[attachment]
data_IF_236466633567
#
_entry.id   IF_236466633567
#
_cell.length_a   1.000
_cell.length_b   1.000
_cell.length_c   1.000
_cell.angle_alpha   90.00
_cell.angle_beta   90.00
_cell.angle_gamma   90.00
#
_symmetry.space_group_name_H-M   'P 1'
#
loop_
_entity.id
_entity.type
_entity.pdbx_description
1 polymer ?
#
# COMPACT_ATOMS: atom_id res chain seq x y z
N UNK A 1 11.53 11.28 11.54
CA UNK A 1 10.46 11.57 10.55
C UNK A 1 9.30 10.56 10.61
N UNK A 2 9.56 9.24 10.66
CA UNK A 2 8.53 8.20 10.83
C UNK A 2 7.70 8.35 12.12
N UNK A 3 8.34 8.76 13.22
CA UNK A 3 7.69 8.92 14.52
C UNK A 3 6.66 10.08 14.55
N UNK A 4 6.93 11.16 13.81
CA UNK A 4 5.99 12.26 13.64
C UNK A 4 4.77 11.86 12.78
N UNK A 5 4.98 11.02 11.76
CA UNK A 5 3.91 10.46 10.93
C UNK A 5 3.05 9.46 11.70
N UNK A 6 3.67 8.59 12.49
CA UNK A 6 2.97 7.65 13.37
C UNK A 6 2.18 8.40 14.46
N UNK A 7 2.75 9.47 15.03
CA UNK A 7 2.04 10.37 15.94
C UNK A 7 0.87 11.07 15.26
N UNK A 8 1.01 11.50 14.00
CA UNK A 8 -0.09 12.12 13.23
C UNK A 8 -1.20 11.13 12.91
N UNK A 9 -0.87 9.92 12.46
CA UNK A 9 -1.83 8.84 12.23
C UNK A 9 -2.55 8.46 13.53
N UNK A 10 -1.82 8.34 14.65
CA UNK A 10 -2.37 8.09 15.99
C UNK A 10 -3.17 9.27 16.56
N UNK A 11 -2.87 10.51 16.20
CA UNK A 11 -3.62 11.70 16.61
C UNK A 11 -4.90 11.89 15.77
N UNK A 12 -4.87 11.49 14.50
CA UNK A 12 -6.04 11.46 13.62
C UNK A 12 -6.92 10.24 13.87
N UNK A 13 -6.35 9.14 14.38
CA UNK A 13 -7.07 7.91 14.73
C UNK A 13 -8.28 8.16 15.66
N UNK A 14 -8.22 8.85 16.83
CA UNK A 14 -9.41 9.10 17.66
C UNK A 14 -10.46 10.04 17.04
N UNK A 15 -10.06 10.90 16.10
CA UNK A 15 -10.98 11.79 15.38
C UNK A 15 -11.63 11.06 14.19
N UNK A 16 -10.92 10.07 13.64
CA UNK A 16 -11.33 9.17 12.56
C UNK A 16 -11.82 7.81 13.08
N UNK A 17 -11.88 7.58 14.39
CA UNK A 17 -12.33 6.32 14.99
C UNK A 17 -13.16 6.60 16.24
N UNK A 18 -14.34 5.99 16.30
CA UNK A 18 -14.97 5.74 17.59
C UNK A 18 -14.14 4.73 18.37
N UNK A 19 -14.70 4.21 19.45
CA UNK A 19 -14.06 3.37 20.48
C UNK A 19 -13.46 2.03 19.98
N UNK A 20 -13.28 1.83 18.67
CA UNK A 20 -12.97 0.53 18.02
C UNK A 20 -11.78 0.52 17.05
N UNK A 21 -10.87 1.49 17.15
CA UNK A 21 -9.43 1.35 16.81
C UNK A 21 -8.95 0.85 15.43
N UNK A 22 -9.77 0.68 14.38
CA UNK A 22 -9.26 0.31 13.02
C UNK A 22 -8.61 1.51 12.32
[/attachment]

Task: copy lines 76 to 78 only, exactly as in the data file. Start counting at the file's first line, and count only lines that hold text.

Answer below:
CA UNK A 19 -14.06 3.37 20.48
C UNK A 19 -13.46 2.03 19.98
N UNK A 20 -13.28 1.83 18.67